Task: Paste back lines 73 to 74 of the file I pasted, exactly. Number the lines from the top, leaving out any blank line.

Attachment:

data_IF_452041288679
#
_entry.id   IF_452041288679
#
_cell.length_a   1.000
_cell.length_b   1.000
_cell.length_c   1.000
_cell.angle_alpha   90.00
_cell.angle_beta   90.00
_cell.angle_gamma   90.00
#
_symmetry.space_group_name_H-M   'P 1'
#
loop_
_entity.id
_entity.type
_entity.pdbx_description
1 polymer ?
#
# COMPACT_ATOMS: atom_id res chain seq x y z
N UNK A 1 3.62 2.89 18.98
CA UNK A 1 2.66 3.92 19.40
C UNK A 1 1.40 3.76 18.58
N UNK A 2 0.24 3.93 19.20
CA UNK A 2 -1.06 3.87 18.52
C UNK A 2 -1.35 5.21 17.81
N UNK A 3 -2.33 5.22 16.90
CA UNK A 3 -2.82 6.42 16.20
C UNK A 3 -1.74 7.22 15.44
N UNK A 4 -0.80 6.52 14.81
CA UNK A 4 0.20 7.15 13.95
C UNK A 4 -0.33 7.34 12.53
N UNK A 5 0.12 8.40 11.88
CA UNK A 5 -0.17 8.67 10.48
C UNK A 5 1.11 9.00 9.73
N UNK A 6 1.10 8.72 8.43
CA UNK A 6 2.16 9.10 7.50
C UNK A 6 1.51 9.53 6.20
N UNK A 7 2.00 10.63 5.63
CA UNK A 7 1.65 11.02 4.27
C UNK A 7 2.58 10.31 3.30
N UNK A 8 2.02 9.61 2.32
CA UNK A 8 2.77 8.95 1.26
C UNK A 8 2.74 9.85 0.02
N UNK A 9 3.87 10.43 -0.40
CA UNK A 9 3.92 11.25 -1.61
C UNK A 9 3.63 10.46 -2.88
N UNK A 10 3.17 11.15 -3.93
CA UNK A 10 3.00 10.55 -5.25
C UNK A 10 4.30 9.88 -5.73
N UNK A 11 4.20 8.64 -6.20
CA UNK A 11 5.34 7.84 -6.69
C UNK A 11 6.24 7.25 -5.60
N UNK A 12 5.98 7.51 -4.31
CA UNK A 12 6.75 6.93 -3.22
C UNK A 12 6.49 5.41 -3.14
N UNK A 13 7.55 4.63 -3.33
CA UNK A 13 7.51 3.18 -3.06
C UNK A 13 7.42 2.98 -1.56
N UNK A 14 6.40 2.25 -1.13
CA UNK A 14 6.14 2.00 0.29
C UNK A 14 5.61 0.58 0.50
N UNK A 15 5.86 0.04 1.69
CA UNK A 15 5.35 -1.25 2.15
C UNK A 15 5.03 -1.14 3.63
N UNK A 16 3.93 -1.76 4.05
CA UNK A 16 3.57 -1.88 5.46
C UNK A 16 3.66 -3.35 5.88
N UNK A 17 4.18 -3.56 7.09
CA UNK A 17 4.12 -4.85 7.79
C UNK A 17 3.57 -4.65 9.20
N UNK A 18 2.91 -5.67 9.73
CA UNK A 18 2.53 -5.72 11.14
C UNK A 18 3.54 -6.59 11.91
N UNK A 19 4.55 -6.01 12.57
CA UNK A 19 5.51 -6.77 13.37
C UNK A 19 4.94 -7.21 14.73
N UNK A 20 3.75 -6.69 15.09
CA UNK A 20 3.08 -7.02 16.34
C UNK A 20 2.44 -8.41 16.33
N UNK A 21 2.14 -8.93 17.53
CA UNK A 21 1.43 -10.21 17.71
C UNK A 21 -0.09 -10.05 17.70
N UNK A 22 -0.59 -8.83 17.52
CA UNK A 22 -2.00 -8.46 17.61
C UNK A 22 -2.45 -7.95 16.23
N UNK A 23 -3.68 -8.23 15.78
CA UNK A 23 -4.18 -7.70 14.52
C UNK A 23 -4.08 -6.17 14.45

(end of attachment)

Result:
CA UNK A 18 2.53 -5.72 11.14
C UNK A 18 3.54 -6.59 11.91